Nevada craft distillery and winery laws are game changers.
WRITTEN BY SUE EDMONDSON
PHOTOS COURTESY OF FREY RANCH ESTATE DISTILLERY AND THE DEPOT
Nevada’s craft spirit distillers and wine producers are toasting two new laws enacted in May of last year. Each lessens restrictions that have long hampered the growth of those industries.
Tom Adams, co-owner of Seven Troughs Distilling Co. in Sparks, is happy with changes made by SB-246. Even the small ones are a victory, such as allowing customers to sample up to four ounces of spirits a day while visiting a distillery.
“It may not seem like a lot, but we make five products, so for us, it’s great,” Adams says. “Our samples are quarter-ounce servings, but when the limit was two ounces, people couldn’t taste everything we make.”
The larger impact is the higher cap on bottle sales at distilleries — from two per person a month to 12 per month, up to 72 bottles a year.
“Our sales have increased 25 to 35 percent since the law passed,” says Kate Baumann, who owns Verdi Local Distillery in Verdi with husband Jeremy. “It’s much more convenient for our customers.”
Colby Frey of Churchill Vineyards and Frey Ranch Estate Distillery in Fallon says he has a lot of out-of-area customers and lost a lot of sales under the previous law.
“The change is great for business,” he says.
Distributors now are out of the loop for charity donations, too. Previously, distillers were required to purchase their products back from their distributors in order to donate to charitable causes.
“We can do so much more for the nonprofits we support,” Adams says. “This makes sense for everyone.”
The next Napa?
“There currently are four wineries in the state,” says Dennis Eckmeyer, president of Nevada Vines & Wines (a nonprofit that promotes viticulture and winemaking in Northern Nevada). “That’s going to change now that AB-4 allows them in Washoe County. Wine grape co-ops in Verdi and Spanish Springs are in line to apply for licensing.”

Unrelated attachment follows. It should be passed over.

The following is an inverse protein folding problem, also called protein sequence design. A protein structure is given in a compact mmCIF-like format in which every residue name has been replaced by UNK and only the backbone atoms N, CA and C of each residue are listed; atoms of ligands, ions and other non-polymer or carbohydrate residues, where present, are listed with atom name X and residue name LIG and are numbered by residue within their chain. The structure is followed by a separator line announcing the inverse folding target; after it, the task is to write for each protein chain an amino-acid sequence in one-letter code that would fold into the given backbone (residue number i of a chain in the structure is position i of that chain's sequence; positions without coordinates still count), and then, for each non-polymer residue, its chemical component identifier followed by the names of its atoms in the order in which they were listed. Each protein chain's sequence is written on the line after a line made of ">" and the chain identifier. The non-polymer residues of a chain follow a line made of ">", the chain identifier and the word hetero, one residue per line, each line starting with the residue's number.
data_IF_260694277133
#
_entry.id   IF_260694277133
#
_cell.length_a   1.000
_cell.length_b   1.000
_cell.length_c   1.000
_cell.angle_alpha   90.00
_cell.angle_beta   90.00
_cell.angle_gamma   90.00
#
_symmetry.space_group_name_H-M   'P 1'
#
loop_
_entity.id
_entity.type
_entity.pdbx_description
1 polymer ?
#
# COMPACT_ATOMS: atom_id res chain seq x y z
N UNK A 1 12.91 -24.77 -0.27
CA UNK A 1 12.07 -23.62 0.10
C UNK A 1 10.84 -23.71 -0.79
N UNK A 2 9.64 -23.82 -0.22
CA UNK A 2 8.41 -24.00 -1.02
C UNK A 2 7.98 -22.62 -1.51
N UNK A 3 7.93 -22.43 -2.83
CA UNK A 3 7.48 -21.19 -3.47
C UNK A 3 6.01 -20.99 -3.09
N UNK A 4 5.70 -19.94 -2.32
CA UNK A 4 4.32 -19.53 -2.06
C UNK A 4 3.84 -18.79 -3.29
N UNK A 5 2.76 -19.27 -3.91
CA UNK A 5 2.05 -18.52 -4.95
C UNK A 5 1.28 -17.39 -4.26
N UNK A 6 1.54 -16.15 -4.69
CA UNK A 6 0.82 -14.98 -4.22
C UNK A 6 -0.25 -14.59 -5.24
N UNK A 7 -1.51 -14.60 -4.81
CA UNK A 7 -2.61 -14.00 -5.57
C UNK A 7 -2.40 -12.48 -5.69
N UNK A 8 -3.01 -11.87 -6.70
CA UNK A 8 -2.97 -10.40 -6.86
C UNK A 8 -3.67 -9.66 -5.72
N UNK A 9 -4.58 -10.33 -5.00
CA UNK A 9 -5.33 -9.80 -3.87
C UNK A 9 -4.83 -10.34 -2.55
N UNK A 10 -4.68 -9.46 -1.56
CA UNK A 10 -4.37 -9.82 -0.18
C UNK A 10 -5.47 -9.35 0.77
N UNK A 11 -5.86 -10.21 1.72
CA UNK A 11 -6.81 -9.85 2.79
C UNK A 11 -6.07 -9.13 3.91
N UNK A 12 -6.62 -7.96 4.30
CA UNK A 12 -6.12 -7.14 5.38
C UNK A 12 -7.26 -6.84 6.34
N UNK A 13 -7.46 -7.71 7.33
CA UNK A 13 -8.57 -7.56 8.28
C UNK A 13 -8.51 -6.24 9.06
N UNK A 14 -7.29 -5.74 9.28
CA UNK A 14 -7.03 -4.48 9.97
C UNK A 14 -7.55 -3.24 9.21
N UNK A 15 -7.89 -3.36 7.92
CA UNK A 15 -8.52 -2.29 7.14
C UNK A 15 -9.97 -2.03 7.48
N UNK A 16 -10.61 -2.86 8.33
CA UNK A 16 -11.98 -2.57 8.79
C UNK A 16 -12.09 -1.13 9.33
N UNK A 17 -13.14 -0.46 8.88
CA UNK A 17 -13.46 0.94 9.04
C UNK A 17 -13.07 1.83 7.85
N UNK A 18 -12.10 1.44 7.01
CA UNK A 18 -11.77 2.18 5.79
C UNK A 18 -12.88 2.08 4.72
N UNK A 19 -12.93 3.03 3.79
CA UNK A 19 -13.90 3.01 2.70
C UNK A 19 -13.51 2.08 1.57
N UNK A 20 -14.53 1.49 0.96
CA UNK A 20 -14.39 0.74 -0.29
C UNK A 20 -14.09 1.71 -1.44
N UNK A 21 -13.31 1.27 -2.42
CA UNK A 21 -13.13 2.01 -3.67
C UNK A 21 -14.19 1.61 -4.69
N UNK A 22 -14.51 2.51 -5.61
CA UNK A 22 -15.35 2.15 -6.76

Viticulture is integral to developer Ron Bath’s vision for a 28-acre parcel in Pleasant Valley. Subdivided into seven home sites, each will have an easement for growing wine grapes. The homeowners’ association will have the option of hiring a professional vineyard manager.
“It’s great to be on the ground floor of a whole new area of agriculture,” Bath says.
The law also requires wine producers who exceed 1,000 cases to use no less than 25 percent Nevada-grown grapes in their wines — a boon for farmers such as Frey, who converted acres of water-loving alfalfa to drought-busting grapes.
“We want to be farmers more than anything, and this law puts Nevada grapes at a premium,” Frey says.
Freelance writer Sue Edmondson writes for publications in Nevada and California. She’s thinking of adding wine grapes to her garden.